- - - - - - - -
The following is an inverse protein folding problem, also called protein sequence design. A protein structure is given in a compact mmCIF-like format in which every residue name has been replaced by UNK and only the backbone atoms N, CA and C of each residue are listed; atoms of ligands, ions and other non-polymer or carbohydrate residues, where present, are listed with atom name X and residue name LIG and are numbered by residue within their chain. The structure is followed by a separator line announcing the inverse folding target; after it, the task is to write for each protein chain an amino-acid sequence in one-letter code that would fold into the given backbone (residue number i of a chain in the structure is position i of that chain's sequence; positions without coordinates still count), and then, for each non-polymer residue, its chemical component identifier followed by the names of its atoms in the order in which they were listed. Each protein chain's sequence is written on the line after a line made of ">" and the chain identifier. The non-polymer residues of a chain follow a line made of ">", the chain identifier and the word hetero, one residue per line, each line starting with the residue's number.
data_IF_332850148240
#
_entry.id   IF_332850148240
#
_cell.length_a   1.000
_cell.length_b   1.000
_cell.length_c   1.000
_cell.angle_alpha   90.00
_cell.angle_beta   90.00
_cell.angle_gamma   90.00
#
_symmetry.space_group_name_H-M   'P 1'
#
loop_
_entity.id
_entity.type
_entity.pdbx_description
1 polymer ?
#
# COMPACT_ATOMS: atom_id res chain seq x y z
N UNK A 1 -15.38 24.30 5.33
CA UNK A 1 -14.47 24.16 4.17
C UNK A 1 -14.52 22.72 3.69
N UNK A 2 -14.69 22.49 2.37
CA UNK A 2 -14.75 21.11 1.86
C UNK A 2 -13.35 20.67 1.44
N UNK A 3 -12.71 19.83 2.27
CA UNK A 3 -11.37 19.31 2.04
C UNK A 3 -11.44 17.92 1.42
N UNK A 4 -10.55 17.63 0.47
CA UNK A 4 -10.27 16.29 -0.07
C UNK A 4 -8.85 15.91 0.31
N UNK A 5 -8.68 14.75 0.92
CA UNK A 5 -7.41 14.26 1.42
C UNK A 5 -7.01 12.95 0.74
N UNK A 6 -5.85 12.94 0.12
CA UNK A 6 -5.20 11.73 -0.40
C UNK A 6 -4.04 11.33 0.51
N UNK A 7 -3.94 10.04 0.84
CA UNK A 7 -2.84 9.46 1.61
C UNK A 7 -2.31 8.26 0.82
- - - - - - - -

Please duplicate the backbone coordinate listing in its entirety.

The following is an inverse protein folding problem, also called protein sequence design. A protein structure is given in a compact mmCIF-like format in which every residue name has been replaced by UNK and only the backbone atoms N, CA and C of each residue are listed; atoms of ligands, ions and other non-polymer or carbohydrate residues, where present, are listed with atom name X and residue name LIG and are numbered by residue within their chain. The structure is followed by a separator line announcing the inverse folding target; after it, the task is to write for each protein chain an amino-acid sequence in one-letter code that would fold into the given backbone (residue number i of a chain in the structure is position i of that chain's sequence; positions without coordinates still count), and then, for each non-polymer residue, its chemical component identifier followed by the names of its atoms in the order in which they were listed. Each protein chain's sequence is written on the line after a line made of ">" and the chain identifier. The non-polymer residues of a chain follow a line made of ">", the chain identifier and the word hetero, one residue per line, each line starting with the residue's number.
data_IF_332850148240
#
_entry.id   IF_332850148240
#
_cell.length_a   1.000
_cell.length_b   1.000
_cell.length_c   1.000
_cell.angle_alpha   90.00
_cell.angle_beta   90.00
_cell.angle_gamma   90.00
#
_symmetry.space_group_name_H-M   'P 1'
#
loop_
_entity.id
_entity.type
_entity.pdbx_description
1 polymer ?
#
# COMPACT_ATOMS: atom_id res chain seq x y z
N UNK A 1 -15.38 24.30 5.33
CA UNK A 1 -14.47 24.16 4.17
C UNK A 1 -14.52 22.72 3.69
N UNK A 2 -14.69 22.49 2.37
CA UNK A 2 -14.75 21.11 1.86
C UNK A 2 -13.35 20.67 1.44
N UNK A 3 -12.71 19.83 2.27
CA UNK A 3 -11.37 19.31 2.04
C UNK A 3 -11.44 17.92 1.42
N UNK A 4 -10.55 17.63 0.47
CA UNK A 4 -10.27 16.29 -0.07
C UNK A 4 -8.85 15.91 0.31
N UNK A 5 -8.68 14.75 0.92
CA UNK A 5 -7.41 14.26 1.42
C UNK A 5 -7.01 12.95 0.74
N UNK A 6 -5.85 12.94 0.12
CA UNK A 6 -5.20 11.73 -0.40
C UNK A 6 -4.04 11.33 0.51
N UNK A 7 -3.94 10.04 0.84
CA UNK A 7 -2.84 9.46 1.61
C UNK A 7 -2.31 8.26 0.82